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There have been various reports in media since today morning, regarding revocation of status of Twitter as an intermediary.
The Information Technology (Intermediary Guidelines and Digital Media Ethics Code) Rules, 2021 required intermediaries to comply with its provision and appoint a grievance officer, nodal officer, and a chief compliance officer, as mentioned in the rules, amongst other things. Twitter had not complied with the rules until the first deadline of 26th May, 2021.
Government had given ‘one last notice’ to Twitter to comply with the said rules, in order to continue having the safe harbour provision in India. Since then, Twitter has been giving out statements regarding its efforts to comply with the rules. However as on date, it has failed to give out details of the chief compliance officer. Accordingly various unnamed sources from the government have been quoted in media reports regarding loss Twitter losing the intermediary status.
The Union IT minister Ravi Shankar Prasad also tweeted that,“There are numerous queries arising as to whether Twitter is entitled to safe harbour provision. However, the simple fact of the matter is that Twitter has failed to comply with the Intermediary Guidelines that came into effect from the 26th of May.”
In light of these developments, what impact would the loss of safe harbour protection, owing to non-compliance to rules have?
As per Section 79 of the Information Technology Act, 2000, Twitter – as an intermediary – would not be liable for any content available on its platform. Although the provision comes with the condition of intermediaries following the guidelines and rules as laid down by the government, according to Section 79(2).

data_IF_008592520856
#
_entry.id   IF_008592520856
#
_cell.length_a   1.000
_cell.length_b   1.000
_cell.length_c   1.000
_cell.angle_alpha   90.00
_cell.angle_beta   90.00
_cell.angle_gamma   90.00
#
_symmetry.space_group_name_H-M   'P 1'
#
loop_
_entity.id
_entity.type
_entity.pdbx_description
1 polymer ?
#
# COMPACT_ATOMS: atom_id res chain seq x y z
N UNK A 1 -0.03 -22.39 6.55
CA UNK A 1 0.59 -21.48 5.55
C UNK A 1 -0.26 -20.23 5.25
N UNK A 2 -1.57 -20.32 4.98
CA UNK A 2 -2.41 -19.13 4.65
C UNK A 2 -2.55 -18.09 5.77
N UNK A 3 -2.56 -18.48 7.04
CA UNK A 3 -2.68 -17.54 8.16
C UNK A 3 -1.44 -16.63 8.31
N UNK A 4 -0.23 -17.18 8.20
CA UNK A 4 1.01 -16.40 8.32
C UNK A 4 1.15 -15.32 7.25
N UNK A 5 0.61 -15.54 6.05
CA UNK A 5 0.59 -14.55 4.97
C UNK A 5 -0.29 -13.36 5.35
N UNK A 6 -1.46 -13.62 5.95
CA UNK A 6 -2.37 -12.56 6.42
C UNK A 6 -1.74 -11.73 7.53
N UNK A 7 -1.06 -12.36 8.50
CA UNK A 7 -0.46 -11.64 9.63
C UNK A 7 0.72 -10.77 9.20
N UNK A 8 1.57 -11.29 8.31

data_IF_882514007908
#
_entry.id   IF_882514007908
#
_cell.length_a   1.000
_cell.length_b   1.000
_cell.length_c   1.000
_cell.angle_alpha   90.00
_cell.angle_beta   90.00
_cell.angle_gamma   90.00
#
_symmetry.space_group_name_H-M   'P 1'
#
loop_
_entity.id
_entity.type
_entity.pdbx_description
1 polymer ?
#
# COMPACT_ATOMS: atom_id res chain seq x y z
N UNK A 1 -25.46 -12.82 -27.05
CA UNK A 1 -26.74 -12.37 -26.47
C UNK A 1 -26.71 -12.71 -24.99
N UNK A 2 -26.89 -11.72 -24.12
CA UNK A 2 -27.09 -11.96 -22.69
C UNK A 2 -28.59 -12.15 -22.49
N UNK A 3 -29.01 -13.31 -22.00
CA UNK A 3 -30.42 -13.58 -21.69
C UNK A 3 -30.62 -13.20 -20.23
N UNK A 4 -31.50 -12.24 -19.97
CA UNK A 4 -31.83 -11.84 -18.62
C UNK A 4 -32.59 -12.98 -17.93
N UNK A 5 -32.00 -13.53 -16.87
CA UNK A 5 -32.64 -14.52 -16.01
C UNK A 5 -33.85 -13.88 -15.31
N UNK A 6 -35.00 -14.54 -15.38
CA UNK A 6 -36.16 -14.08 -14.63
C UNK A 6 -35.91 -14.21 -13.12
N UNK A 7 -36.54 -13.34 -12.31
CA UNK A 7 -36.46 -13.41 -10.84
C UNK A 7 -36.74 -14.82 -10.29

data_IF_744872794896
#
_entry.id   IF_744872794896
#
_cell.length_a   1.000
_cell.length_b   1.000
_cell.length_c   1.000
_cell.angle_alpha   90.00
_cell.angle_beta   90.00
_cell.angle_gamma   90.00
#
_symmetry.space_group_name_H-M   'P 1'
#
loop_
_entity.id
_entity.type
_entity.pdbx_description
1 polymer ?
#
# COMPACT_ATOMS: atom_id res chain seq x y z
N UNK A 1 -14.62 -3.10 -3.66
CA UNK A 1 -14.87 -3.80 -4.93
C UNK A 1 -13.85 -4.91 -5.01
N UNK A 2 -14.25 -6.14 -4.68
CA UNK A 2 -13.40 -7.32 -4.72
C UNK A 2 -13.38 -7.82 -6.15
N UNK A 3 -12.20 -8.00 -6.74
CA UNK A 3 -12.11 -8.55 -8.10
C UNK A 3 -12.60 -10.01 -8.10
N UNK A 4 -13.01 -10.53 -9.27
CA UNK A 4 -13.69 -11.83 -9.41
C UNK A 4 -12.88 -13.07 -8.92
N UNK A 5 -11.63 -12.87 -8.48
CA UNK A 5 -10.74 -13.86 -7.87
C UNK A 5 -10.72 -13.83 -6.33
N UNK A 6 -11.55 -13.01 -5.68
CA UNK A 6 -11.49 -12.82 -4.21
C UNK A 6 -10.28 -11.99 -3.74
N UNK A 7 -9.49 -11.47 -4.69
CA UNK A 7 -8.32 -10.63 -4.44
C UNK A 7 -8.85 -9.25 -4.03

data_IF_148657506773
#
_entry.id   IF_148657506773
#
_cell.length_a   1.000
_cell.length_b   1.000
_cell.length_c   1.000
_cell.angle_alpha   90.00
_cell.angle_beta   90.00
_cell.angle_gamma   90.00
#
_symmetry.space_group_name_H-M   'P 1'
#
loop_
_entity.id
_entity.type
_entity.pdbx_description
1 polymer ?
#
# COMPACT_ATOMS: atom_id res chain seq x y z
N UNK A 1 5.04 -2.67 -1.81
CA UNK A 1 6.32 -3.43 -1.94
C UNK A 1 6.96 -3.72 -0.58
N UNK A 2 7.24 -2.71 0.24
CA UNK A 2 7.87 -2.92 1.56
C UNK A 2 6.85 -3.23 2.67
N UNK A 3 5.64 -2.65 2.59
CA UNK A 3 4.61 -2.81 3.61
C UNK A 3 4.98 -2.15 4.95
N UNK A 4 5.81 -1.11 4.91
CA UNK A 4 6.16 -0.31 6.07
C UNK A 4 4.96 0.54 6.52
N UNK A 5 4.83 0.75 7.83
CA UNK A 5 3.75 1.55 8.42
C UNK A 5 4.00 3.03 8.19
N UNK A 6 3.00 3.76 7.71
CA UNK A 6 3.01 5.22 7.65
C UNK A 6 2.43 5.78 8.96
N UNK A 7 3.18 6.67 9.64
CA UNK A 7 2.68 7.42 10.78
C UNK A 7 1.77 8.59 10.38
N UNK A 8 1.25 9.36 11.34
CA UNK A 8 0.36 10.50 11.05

The repercussions regarding non-compliance to the New IT rules, 2021, have also been stated in Rule 7. As per the said rule, failure to comply would entail that “ the intermediary shall be liable for punishment under any law for the time being in force including the provisions of the Act and the Indian Penal Code.”
Henceforth, with Twitter’s failure to comply with the New IT rules, 2021, it would be directly liable for any content available on its platform.
Although the government had given an extension to Twitter in order to comply with the New IT rules, there has been no formal amendment to the rules. Such an extension would hence not hold up in the court. As also stated by Business Line, The Hindu, Prasanth Sugathan, Legal Director, Software Freedom Law Centre, notes that, “During this extension period when Twitter is not in compliance, if a case against it is raised in the court by a third party, the platform would have trouble explaining their intermediary status. Just government extending time for Twitter won’t work when it comes to interpreting the latter’s status before a court.” Hence, with regards to any legal action against Twitter, it could be held personally liable post 26th May of this year.
With no safe harbour protections available to Twitter and subsequent loss of the status as an intermediary, Twitter would be considered a publisher. It would be held personally liable to the kinds of content available on the platform, wherein consequently Twitter might exercise editorial power over the tweets.
With revocation of safe harbor provisions, one of the repercussions of such direct liability is over vigilance. Twitter – acting as a gate keeper to the kind of content published in order to evade any liability – may indulge in overbroad censorship that impact the right to free speech of the users. This might also lead to loss of users.
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